By Mike Sokol
Welcome to my J.A.M. (Just Ask Mike) Session, a weekly column where I answer your basic electrical questions. If you’re a newbie who’s never plugged in a shore power cord (or ask – what’s a shore power cord?), or wonder why your daughter’s hair dryer keeps tripping the circuit breaker, this column is for you. Send your questions to Mike Sokol at mike (at) noshockzone.org with the subject line – JAM.
I just got an RV and need to use it for COVID-19 isolation since my wife is a health care provider and she doesn’t want to come in the house after her shift. The RV is hooked up in my backyard with an extension cord and everything was working fine until she ran the air conditioner and microwave at the same time – that’s when it tripped the circuit breaker in my house. I keep resetting the breaker, but it trips again. Is there something wrong with my circuit breaker? Or is it possible the RV is drawing too much power? Should I get an electrician to fix it? I have a good electrician but I don’t even know what to ask for. —Stan
Be sure to thank your wife for her bravery and service. That’s one tough and vitally important job she’s doing, and it’s great that you’re both working to keep your family safe.
You’ve run into the weakness in nearly all RV power hookups: lack of power (watts). From your description it sounds like you have an RV power cord with a TT-30 plug. If that’s so, then you’re probably using an adapter (called a dog-bone) to plug into an Edison outlet on your house. And that’s where the trouble begins.
You see, there are three versions of shore power cords your RV would have come with: a 20-, 30- or 50-amp cord. Now, I haven’t seen a 20-amp shore power cord on an RV in decades (except for an occasional pop-up or teardrop towable), since that’s equivalent to plugging everything in your house into a single electrical outlet on the wall.
The next step up is a 30-amp shore power cord (called a TT-30 or Travel-Trailer 30), which most small and medium RVs have. It has a 3-prong plug that’s connected to an outlet that looks like this. Note that while this outlet looks like it should be wired for 240 volts, it’s most definitely only 120 volts.
Larger RVs, including most 5th wheels and coaches, have a 50-amp shore power cord that plugs into an outlet that looks like this. This is called a NEMA 14-50 receptacle, and it’s wired exactly like any 50-amp 120/240-volt stove outlet in your home.
Let’s explore just how much power (watts) is available from each one of these outlets:
- A 20-amp service can supply 2,400 watts
- A 30-amp service can supply 3,600 watts
- A 50-amp 120/240 service can supply 12,000 watts (6,000 watts per 120-volt leg)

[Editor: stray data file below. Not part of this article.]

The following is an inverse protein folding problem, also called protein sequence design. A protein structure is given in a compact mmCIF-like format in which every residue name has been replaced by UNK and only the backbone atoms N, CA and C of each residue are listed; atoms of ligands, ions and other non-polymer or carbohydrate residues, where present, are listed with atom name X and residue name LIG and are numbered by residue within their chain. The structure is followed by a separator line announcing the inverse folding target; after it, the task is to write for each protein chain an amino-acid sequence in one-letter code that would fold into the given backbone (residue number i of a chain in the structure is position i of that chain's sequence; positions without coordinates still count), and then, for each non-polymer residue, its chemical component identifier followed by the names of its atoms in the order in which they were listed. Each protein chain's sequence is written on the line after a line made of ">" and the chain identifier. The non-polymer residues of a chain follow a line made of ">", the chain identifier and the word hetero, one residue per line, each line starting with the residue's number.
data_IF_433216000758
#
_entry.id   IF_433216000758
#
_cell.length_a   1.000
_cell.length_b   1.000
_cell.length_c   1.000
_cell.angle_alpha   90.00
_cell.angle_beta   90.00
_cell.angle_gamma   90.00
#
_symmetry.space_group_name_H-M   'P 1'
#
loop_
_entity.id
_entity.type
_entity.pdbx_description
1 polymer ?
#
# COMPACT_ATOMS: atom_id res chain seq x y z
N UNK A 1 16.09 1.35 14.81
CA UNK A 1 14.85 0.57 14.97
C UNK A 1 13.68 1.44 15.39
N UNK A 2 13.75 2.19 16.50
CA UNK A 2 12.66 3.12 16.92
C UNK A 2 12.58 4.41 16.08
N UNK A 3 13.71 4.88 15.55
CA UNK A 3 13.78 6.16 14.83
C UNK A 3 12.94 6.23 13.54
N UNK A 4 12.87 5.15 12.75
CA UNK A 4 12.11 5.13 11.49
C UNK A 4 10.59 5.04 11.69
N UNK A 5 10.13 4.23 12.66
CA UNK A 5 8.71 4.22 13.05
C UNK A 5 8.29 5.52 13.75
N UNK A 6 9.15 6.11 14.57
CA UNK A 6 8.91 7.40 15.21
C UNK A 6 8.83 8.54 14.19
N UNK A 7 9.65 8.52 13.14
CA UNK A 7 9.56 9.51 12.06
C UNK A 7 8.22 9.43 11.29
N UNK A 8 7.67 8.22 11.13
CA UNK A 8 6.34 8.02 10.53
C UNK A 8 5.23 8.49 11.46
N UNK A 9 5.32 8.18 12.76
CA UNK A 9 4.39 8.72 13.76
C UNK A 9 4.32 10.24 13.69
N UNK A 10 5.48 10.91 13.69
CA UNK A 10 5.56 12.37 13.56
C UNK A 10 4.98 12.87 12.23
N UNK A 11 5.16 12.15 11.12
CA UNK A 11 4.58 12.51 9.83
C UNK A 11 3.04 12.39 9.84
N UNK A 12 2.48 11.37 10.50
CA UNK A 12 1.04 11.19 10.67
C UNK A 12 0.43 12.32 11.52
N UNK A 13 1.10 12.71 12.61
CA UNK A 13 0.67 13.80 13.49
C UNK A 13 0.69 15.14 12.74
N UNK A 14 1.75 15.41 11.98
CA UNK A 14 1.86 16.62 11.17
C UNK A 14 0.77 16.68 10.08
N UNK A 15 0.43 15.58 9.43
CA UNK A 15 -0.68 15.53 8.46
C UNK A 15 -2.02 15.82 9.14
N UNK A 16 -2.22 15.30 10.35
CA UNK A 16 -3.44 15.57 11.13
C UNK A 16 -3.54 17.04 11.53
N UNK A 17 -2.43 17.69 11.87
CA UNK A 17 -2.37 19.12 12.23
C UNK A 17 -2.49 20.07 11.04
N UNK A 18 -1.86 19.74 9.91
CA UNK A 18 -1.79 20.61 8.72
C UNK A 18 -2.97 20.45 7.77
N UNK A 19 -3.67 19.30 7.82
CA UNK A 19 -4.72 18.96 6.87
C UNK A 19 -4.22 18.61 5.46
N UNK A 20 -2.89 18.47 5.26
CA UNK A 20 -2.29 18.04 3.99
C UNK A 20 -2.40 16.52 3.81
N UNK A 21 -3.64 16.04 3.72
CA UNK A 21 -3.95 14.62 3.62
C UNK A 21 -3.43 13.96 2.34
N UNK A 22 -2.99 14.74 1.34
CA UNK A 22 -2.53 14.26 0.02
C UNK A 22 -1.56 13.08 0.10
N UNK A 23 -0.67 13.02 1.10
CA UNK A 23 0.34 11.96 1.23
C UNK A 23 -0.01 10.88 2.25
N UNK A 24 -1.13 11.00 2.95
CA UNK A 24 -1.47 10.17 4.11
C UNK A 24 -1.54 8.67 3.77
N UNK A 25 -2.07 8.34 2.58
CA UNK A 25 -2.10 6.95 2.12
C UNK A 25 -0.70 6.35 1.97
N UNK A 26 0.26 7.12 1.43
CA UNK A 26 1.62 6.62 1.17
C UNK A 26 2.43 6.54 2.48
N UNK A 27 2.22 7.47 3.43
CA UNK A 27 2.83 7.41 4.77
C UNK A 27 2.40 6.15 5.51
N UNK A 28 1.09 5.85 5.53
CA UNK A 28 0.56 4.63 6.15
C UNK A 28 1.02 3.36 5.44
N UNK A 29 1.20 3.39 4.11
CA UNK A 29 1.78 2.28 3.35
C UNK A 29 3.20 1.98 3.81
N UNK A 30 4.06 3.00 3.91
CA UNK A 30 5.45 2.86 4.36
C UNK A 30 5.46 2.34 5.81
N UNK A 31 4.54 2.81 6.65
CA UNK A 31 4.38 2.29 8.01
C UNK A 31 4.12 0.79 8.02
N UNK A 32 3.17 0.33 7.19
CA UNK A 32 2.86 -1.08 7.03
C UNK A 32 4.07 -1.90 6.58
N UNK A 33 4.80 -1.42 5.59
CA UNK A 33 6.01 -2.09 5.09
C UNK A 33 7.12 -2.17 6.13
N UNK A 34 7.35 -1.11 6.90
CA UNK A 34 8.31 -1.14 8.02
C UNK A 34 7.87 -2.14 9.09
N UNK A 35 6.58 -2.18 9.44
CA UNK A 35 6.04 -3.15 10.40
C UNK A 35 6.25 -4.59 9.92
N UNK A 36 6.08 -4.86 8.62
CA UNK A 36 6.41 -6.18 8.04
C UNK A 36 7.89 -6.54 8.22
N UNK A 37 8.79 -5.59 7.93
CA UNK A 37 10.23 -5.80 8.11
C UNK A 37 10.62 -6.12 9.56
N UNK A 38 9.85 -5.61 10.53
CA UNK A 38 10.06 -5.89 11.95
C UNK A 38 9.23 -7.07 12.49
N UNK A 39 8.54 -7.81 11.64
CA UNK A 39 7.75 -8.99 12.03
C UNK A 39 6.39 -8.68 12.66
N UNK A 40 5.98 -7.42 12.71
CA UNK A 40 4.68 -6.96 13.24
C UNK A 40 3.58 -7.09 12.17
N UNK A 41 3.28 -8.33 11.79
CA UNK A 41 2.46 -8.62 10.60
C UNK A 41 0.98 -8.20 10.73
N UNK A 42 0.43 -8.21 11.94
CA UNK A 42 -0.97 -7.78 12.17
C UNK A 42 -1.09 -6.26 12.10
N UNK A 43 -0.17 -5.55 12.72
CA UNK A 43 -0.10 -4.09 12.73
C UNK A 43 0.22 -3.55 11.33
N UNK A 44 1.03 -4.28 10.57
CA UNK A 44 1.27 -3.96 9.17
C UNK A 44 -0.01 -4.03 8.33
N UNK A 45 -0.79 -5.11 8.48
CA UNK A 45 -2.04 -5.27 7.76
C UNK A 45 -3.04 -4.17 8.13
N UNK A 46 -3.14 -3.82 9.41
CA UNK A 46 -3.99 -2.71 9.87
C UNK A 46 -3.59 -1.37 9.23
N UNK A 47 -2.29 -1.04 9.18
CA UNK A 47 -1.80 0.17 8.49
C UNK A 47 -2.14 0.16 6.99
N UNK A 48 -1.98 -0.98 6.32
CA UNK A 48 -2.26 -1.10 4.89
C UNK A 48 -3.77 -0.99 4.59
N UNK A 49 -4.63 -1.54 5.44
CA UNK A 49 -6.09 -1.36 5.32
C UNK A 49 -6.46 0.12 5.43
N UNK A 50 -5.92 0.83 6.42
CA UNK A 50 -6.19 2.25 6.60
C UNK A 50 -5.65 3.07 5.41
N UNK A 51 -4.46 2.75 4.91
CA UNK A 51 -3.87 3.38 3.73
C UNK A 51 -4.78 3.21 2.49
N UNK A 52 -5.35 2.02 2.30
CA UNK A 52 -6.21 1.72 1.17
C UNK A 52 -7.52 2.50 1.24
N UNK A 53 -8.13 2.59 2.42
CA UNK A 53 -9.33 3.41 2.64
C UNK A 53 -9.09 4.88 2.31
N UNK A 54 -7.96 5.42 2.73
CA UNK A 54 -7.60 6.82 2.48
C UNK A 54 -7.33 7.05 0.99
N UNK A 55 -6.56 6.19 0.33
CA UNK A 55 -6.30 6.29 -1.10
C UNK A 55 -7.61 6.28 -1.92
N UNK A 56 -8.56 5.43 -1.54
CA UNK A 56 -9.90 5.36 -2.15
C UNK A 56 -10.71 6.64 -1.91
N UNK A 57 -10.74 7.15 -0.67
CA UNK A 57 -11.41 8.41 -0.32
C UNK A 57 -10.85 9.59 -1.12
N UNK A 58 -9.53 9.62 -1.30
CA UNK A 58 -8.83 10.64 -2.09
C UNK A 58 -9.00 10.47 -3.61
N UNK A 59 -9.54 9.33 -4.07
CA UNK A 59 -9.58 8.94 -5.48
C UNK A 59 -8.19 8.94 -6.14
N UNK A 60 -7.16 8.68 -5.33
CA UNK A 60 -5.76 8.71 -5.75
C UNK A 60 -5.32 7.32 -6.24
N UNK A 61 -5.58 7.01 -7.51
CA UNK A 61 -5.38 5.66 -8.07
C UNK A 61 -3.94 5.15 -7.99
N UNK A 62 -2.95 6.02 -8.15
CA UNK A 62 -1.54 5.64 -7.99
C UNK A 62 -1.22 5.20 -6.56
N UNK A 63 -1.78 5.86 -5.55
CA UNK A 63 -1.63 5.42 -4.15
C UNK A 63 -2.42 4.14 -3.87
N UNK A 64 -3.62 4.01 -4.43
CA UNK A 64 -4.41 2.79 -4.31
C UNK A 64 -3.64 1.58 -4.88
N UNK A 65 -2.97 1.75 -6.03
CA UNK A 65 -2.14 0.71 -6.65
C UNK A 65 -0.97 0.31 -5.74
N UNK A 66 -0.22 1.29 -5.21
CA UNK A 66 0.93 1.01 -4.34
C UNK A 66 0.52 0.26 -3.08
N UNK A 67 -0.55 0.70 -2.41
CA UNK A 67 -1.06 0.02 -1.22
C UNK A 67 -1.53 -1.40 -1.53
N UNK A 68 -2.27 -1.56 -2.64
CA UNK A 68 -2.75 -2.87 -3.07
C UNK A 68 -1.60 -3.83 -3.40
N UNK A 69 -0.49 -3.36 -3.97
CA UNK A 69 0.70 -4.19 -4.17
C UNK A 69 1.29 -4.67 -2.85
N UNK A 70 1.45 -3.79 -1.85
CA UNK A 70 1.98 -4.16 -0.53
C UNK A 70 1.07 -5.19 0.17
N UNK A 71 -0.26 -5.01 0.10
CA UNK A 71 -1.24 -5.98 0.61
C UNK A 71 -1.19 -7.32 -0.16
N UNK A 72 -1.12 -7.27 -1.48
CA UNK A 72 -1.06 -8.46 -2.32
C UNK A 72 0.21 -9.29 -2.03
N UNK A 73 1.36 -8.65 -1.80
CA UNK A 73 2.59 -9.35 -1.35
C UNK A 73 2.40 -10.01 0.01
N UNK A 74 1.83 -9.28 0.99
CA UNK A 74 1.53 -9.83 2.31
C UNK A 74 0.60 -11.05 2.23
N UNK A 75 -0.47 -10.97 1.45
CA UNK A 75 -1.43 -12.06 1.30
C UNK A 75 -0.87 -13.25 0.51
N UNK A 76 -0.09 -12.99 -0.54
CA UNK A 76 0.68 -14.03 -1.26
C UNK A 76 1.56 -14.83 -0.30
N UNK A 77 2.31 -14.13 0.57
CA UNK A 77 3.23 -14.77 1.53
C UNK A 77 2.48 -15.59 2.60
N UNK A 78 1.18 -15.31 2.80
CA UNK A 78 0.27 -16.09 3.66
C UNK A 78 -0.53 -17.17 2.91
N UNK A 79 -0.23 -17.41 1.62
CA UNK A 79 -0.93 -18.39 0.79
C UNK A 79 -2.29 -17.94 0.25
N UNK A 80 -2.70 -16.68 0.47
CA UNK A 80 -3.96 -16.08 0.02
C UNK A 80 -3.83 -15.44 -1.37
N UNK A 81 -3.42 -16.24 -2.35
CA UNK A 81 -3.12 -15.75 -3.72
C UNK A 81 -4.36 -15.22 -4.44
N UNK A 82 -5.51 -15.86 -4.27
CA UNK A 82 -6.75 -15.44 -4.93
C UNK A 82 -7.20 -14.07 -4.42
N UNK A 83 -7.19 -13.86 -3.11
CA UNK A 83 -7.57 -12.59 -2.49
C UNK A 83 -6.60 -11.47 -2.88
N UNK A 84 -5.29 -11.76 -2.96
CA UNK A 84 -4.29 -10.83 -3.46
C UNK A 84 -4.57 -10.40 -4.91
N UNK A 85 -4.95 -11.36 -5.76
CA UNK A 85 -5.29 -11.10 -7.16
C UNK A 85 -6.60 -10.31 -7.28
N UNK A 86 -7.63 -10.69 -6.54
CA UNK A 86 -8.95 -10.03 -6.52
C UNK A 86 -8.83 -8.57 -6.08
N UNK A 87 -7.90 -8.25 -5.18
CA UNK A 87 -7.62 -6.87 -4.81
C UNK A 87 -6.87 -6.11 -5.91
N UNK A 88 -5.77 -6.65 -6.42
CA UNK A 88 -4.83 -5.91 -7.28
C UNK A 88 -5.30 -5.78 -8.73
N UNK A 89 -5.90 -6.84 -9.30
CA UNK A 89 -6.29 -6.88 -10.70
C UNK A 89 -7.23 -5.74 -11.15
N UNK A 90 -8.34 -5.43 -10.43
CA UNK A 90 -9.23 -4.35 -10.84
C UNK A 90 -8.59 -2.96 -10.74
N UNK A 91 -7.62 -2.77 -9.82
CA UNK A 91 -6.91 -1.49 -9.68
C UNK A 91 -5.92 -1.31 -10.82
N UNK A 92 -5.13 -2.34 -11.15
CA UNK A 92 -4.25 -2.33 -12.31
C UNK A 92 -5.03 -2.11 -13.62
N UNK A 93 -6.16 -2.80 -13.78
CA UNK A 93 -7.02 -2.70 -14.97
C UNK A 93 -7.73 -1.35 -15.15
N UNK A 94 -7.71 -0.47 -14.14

Now let’s look at a chart of how much wattage a typical appliance in your RV draws:
- Microwave = 1,000 watts
- Computer = 200 watts
- Television = 200 watts
- Air conditioner = 1,300 watt (running)
- Electric water heater = 1,500 watts
- Battery converter/charger = 500 watts
So if your RV is plugged into a 20-amp outlet at home using an adapter like this one, then the first chart shows you that there’s 2,400 watts you can use. But a microwave will draw around 1,000 watts when it’s running and the air conditioner will draw at least 1,300 watts when the compressor is running (much more for a second or two of startup current). Add in addition to that you may have a television set on drawing 200 watts, maybe your computer is pulling another 200 watts, and your RV has a converter to make 12 volts DC for the interior lighting that’s likely pulling at least 200 and maybe 500 watts. Add that up in nearly any combination and you’ll quickly get above the 2,400 watts of power you can get from your house.
If this is the case (and I’m pretty sure it is), then you need to consider having your electrician run a dedicated 30-amp power outlet on the exterior of your house near where your RV is parked. That will give you 3,600 watts of power instead of the 2,400 watts you’re getting from an Edison outlet. Your wife will still have to do a little power management since 3,600 watts of power isn’t enough to run everything in your RV at once. So I would suggest she not run the microwave while the air conditioner is on, and make sure your water heater is set to propane, not electric.
One really important thing to tell your electrician is that the 30-amp outlet for your RV is wired for 120 volts, NOT 240 volts like a similar-looking dryer outlet in your house. See my diagram comparing the two types of outlets.
If the electrician accidentally wires the 30-amp outlet with 240 volts and you plug your RV into it, you’ll probably burn up most of your RV’s electrical system in a few seconds. So show your electrician my chart and make sure you double-check the voltage before plugging your RV in for the first time.
Good luck and stay safe. And tell your wife she’s a hero to us all.
OK, everyone. Remember that electricity is a useful and powerful force, so we all need to pay attention to safety precautions while using it.
Let’s stay sane and play safe out there….
Mike Sokol is an electrical and professional sound expert with 50+ years in the industry. His excellent book RV Electrical Safety is available at Amazon.com.